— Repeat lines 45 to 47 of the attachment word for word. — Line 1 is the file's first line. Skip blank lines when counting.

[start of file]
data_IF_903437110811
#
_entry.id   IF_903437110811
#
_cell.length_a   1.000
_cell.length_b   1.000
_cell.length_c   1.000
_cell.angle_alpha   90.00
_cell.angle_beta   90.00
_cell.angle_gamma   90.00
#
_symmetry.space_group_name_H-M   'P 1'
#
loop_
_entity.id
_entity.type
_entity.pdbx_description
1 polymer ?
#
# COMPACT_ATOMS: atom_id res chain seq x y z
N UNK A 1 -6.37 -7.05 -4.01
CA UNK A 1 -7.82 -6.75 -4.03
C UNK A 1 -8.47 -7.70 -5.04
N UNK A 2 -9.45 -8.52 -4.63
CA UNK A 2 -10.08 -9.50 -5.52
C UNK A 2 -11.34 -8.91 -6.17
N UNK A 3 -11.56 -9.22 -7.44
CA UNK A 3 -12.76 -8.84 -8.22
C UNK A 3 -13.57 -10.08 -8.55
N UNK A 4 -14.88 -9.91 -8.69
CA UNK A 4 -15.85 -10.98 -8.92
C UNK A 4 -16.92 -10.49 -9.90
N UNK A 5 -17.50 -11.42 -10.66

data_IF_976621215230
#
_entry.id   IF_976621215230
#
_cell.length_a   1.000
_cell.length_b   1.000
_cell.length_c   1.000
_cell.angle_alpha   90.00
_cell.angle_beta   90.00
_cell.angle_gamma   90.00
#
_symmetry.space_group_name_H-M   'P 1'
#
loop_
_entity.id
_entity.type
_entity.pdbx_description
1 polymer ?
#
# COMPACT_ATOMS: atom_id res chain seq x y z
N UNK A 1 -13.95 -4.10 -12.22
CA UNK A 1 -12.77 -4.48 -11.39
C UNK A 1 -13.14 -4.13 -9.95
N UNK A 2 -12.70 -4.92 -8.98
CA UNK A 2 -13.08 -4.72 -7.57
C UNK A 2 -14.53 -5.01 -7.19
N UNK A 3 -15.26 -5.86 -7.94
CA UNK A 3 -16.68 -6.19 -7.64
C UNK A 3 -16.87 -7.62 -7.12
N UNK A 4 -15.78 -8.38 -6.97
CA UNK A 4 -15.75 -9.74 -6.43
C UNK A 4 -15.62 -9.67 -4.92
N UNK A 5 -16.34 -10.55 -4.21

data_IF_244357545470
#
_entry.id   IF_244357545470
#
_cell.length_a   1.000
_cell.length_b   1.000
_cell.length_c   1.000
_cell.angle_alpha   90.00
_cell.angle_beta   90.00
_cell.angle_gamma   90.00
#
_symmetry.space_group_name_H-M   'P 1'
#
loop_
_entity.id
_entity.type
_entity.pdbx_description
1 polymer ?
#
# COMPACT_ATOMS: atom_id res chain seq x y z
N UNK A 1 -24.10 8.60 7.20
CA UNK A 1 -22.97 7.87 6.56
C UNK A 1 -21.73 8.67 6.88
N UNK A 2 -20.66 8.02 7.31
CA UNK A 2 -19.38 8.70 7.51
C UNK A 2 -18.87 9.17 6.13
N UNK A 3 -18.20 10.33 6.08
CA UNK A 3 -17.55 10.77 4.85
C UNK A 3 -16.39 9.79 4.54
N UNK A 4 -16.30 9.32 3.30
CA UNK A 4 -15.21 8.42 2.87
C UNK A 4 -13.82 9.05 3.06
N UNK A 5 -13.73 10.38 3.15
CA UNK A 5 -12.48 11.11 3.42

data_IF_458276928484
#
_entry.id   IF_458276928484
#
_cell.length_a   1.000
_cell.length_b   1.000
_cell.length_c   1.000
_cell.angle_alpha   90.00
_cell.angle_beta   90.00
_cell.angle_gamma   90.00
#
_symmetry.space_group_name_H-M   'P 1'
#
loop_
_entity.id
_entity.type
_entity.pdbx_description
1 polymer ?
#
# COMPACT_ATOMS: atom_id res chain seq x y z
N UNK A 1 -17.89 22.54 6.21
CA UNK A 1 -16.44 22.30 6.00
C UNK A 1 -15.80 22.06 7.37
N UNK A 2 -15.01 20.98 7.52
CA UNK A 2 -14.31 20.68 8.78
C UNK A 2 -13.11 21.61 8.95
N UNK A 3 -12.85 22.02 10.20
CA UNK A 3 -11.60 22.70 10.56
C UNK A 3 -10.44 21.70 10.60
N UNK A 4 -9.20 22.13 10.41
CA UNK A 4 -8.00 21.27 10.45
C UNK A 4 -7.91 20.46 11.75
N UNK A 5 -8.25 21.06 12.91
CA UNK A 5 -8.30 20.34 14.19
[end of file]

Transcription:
_symmetry.space_group_name_H-M   'P 1'
#
loop_